Overview of the Committee for Public Counsel Services

Additional information about the Committee for Public Counsel Services.

Table of Contents


The Committee for Public Counsel Services (CPCS) is responsible for providing criminal and certain non-criminal legal services to indigent persons entitled by law to representation by legal counsel. CPCS’s website defines indigent persons as “those unable to afford an attorney in all matters in which the law requires the appointment of counsel” and states that the legal representation in question “includes representation in criminal, delinquency, youthful offender, child welfare, mental health, sexually dangerous person and sex offender registry cases, as well as related appeals and post-conviction matters.

According to CPCS’s website, “Representation is provided by a combination of approximately 500 staff attorneys and 3,000 private attorneys trained and certified to accept appointments.” When a private attorney is assigned a case, a Notice of Assignment of Counsel (NAC) is generated.


Only private attorneys are given a NAC, which is a number unique to a particular case or assignment. A private attorney will receive a NAC each time s/he is assigned to a criminal case. If a case is transferred from one attorney to another, the court or CPCS must issue a new NAC to the new attorney. If an attorney withdraws from a case, it is his/her responsibility to notify the court or CPCS of the withdrawal so that a new NAC can be issued to the succeeding attorney.

Private Counsel Division

The Private Counsel Division of CPCS represents indigent individuals by assigning private attorneys for criminal defense trials, including appealed cases. It also represents indigent individuals convicted of sex offenses in commitment and registration cases.

Public Defender Division

The Public Defender Division of CPCS is dedicated to meeting the needs of indigent clients in Massachusetts. Like those in the Private Counsel Division, attorneys in the Public Defender Division are assigned to indigent clients for criminal defense and post-conviction cases, as well as commitment and registration cases for persons convicted of sex offenses. However, unlike the Private Counsel Division, the Public Defender Division consists solely of state employees.

Youth Advocacy Division

The Youth Advocacy Division provides trial and appellate representation to indigent youths in delinquency, youthful offender, murder, appeal, and parole release and revocation hearings. Lawyers appear before the juvenile, district, superior, and appellate courts, as well as in administrative proceedings before the Department of Youth Services and the Parole Board.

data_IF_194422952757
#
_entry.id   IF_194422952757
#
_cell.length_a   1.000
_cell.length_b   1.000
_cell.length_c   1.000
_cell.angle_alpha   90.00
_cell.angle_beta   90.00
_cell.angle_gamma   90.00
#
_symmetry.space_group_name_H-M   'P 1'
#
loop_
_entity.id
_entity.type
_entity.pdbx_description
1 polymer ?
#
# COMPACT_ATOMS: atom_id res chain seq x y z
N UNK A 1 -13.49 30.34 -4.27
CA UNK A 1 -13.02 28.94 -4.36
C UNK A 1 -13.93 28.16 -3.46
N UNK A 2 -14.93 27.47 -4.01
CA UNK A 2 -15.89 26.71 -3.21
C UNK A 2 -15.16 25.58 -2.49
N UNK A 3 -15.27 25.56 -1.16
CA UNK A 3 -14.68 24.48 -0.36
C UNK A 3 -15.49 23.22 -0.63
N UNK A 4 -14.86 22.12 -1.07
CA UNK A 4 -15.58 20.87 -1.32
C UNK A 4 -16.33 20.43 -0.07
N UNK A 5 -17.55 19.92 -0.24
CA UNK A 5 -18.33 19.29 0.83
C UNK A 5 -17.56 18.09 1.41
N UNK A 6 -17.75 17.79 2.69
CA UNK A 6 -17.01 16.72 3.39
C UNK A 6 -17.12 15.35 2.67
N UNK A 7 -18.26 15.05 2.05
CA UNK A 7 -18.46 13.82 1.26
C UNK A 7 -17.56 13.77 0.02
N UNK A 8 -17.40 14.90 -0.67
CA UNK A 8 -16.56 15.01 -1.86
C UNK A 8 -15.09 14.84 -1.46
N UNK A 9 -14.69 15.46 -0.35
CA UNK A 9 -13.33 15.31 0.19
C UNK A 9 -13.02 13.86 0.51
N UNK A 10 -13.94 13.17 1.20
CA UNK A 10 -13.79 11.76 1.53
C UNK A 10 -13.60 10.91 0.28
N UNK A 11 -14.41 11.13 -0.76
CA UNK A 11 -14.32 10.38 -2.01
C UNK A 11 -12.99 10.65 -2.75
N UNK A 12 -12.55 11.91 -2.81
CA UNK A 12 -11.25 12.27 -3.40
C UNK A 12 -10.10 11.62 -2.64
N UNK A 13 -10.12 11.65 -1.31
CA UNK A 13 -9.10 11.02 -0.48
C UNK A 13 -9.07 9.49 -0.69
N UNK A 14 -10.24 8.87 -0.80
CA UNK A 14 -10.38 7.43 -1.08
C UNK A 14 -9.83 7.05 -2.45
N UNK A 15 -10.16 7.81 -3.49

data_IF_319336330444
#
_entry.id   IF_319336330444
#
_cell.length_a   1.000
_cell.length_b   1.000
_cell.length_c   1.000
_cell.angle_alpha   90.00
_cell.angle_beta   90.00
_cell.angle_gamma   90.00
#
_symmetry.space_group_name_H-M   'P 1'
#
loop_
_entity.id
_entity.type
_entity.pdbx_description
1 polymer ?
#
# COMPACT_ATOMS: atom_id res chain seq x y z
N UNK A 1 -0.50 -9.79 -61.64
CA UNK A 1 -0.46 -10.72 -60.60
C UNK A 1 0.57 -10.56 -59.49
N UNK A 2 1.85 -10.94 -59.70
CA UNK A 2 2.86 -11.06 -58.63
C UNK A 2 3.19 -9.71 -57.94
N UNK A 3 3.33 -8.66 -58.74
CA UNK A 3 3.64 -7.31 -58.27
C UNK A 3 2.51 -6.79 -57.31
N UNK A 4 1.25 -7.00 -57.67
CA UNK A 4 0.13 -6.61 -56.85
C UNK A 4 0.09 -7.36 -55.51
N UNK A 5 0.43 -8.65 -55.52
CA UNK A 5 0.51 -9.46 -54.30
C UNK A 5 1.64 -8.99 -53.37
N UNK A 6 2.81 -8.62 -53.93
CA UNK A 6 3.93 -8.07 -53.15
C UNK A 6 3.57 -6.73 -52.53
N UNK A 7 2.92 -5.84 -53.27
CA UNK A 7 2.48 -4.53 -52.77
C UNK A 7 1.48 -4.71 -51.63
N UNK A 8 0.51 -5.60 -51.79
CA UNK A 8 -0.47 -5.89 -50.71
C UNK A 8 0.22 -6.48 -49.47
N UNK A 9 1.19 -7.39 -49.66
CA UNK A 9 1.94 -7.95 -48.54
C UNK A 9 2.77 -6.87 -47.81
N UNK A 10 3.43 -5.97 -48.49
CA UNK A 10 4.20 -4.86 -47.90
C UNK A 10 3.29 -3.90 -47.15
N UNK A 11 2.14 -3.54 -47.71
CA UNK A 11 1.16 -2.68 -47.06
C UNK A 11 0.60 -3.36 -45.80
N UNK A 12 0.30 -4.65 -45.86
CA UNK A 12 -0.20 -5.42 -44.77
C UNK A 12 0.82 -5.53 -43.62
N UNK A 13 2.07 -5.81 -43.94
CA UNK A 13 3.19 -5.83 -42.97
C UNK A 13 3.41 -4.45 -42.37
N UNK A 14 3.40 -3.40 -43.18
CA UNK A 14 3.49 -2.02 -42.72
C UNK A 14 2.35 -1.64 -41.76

Mental Health Litigation Division

The Mental Health Litigation Division provides counsel for individuals facing civil commitments to mental hospitals, guardianships, and extraordinary medical treatment, including the administration of antipsychotic medications. Counsel is provided through four staffed offices and private attorneys trained, certified, and monitored by the division.

Children and Family Law Program

The Children and Family Law Program provides trial and appellate representation to indigent parents and children in care and protection proceedings, Child in Need of Services cases, actions to terminate parents’ rights, state agency sponsored guardianship cases, and any other proceedings regarding child custody to which the Department of Children and Families (DCF) is a party or in which the court is considering granting custody to DCF.

Audit and Oversight Department

According to Section 12 of Chapter 211D of the Massachusetts General Laws, the CPCS Audit and Oversight (A&O) Department is responsible for monitoring the billings of private attorneys who accept cases for indigent clients as well as vendors who provide expert services to CPCS attorneys. These vendor services are related to matters that include, but are not limited to, medical, psychiatric, criminal, and investigative matters. A&O performs audits and reviews bills to identify any overbillings or unusual billing activity, verifying the reasonableness of hours and dollar amounts billed.